The motorcycle industry has also been trying to find that right combination that will appeal to new customers. The Asian bikes have always had their unique tin, engine designs and sound that gave them their own identity. They also try to cover the American ideas by using their versions of the V-Twin engine. This is a great marketing idea that has proven to be very profitable for them but if they were to bring back a KZ 1000 or a Honda CB750 Four, they may find that retro is where it’s at. On the other hand, Harley-Davidson has been doing a great job preserving their history by redesigning the old school bikes and offering them to their customers on a regular basis. The Softail design has made so much out of this fad, possibly because of the traditional look of an old hard tail frame while giving some cushion to the rear suspension as well. Each time Harley releases a retro looking bike, I have my own ideas on how I could make it even more like the original. I love the old bikes and I think that they have a place in time but I also really like the fact that Harley is keeping in touch with their heritage by offering some nostalgia as part of their product line. The new FLS Slim is the latest model released by the Motor Company that carries on the traditions of the early Hydro Glide Big Twins. From the Hollywood handlebars to the pan style seat, this bike has its own personality. They gave it a bobber look by cutting the fenders short, and using an MT 90b 16” front tire and an MU 85b 16” rear mounted on a pair of spoke wheels. This bike is marketed with “old style attitude.” It is only available in 3 color choices: Gloss Black, Denim Black and Ember Red Sunglo.
If you close your eyes when you first straddle the Slim, it feels much like the early FLs except for the fact that the suspension collapses from 25.9 inches to 23.8 inches. The old hard tails with a rigid mounted seat didn’t move. This is the lowest seat height available from the factory. The handlebars also have that old beach bar feel that places your arms in a wide position while twisting your wrists a little bit, facing them front to back. Again, this is the same feel as the early bikes. This motorcycle sits low to the ground which makes it a good fit for shorter riders and also makes it an easy bike to get up off of the kickstand. Out on the street, the Slim is easy to maneuver with excellent balance. The air-cooled Twin Cam 103B engine with 98.7 ft-lbs of torque at 3,000 R.P.M. puts plenty of power to the rear wheel and pulls hard while shifting through the gears with minimal vibration throughout the chassis. This is a standard characteristic of the hard mounted Twin Cam B engines that are installed on all of the Softail motorcycles. The balanced engine runs so smooth that the mirrors don’t even vibrate while idling. On the other hand, rubber mounted engines that are installed on all other Harley models do vibrate while idling but smooth out as soon as they begin moving.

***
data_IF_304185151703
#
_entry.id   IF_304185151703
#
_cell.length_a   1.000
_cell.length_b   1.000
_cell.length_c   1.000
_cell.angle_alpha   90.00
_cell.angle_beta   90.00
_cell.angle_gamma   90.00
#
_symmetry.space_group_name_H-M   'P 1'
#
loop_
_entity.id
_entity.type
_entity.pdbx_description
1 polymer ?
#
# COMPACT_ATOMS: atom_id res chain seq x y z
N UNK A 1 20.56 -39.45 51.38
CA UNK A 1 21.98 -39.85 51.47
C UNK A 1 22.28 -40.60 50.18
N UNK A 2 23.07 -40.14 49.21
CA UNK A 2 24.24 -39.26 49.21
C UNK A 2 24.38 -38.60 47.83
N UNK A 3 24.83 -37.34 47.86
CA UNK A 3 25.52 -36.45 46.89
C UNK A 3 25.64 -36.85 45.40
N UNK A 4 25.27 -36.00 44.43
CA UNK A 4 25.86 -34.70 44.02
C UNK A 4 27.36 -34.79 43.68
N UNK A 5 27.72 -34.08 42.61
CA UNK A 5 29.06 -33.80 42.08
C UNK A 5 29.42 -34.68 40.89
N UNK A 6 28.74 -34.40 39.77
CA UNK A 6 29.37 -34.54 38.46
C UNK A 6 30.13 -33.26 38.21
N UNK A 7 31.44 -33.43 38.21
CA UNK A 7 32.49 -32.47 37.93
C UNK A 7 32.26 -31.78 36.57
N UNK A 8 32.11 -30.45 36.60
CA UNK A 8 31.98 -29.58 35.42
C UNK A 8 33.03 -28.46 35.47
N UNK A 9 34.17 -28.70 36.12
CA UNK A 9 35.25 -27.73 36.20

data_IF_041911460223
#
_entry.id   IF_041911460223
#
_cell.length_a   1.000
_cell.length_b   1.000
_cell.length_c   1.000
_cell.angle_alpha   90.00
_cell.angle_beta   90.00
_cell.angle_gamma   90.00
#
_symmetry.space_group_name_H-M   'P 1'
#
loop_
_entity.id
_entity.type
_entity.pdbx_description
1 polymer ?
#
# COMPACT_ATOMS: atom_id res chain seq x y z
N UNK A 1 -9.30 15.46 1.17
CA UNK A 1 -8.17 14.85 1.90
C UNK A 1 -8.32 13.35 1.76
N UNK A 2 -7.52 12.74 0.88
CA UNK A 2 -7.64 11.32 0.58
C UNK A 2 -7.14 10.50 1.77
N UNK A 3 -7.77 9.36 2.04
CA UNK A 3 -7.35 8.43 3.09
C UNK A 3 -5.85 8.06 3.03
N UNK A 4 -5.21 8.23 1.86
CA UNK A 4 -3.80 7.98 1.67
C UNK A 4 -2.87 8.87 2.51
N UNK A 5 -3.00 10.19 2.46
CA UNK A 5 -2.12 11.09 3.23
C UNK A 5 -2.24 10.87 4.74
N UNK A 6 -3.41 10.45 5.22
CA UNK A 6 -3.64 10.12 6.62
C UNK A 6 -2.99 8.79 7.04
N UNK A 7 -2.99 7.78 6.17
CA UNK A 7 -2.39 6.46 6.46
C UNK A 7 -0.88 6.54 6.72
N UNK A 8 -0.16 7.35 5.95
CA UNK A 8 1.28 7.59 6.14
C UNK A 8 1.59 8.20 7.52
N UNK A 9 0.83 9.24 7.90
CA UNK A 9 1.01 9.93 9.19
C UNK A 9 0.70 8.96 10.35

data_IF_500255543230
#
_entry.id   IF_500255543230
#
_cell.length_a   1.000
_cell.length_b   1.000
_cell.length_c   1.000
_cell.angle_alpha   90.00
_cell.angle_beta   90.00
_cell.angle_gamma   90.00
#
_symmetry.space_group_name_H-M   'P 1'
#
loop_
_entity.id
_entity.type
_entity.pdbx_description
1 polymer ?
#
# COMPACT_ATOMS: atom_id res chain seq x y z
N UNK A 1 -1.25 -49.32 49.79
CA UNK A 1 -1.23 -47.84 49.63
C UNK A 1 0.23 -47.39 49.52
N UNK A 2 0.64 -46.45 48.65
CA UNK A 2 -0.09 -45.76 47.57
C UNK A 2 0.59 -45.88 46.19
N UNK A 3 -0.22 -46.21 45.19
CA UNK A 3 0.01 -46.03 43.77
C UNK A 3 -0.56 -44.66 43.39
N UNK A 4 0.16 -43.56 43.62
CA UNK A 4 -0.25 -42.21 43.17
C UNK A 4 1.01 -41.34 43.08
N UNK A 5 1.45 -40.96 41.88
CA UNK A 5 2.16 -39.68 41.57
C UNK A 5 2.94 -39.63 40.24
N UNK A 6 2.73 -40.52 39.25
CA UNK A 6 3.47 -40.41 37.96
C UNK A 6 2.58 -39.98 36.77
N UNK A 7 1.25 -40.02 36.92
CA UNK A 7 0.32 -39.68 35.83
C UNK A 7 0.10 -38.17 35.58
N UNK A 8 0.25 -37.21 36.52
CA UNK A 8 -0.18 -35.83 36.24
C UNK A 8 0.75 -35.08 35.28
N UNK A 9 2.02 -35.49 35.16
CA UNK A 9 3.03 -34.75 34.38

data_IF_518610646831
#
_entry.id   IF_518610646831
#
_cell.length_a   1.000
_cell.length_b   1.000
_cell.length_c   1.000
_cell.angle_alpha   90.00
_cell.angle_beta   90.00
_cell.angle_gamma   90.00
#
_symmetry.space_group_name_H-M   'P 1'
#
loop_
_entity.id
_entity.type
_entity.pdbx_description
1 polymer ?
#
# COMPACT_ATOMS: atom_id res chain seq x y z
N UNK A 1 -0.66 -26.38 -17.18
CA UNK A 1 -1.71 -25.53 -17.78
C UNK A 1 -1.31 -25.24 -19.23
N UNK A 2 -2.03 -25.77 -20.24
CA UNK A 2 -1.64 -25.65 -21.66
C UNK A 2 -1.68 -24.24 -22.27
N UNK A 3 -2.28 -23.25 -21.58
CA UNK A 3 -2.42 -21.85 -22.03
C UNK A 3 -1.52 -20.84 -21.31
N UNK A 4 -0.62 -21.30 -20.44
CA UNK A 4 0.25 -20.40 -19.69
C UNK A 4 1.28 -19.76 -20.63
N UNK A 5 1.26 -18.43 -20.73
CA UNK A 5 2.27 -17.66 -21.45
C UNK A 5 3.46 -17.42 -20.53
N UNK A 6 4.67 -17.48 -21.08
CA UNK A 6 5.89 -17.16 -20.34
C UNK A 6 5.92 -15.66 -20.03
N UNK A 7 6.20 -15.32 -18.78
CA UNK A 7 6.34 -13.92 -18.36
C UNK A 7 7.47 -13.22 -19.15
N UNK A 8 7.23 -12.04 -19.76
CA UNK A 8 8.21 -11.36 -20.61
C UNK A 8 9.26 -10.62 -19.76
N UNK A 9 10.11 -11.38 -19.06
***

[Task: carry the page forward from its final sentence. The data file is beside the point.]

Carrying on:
While you take on the corners riding the Slim, you do give up some lean angle because of the low seat height. The factory lean angle is only 24 degrees when you lean to the right and 24.9 degrees when you lean to the left. If you compare this angle to other Harleys that have 30 degrees or more, you can clearly understand the difference in handling. This is not a problem unless you push the issue. You will be dragging the floorboards before other stock Harleys so you should practice taking corners and learn the Slim’s limitations. When you lean too far and drag the floorboards, you take the preload from the rear wheel and then you may lift the rear tire from its contact patch with the ground and the bike will shoot out from under you. This is known as a wash out. If you turn the handlebars into the curves, you will take away some of the lean angle and still be able to negotiate the corners. The Slim is right at home out on the highway. It’s a good cruiser with the stable and predictable ride that we have come to expect from the Motor Company. The front suspension works well with the lower stance. The seat has very little padding by design, so if you plan on a long ride, you may want to look at he Harley accessory book where there are many available options to choose from so you can build this bike to match your personality. Overall, the Slim is an easy bike to ride and is a good addition to the Softail family. While riding around the streets of Daytona during Bike Week, the Slim was well received by many. This will give you a good excuse to head out to your local dealership and take one for a ride. We would like to thank the good people at Harley-Davidson for giving us the chance to test ride this new model. It means a lot to us to be offered this opportunity. Check us out next month when we test another new model: the Seventy-Two XL1200V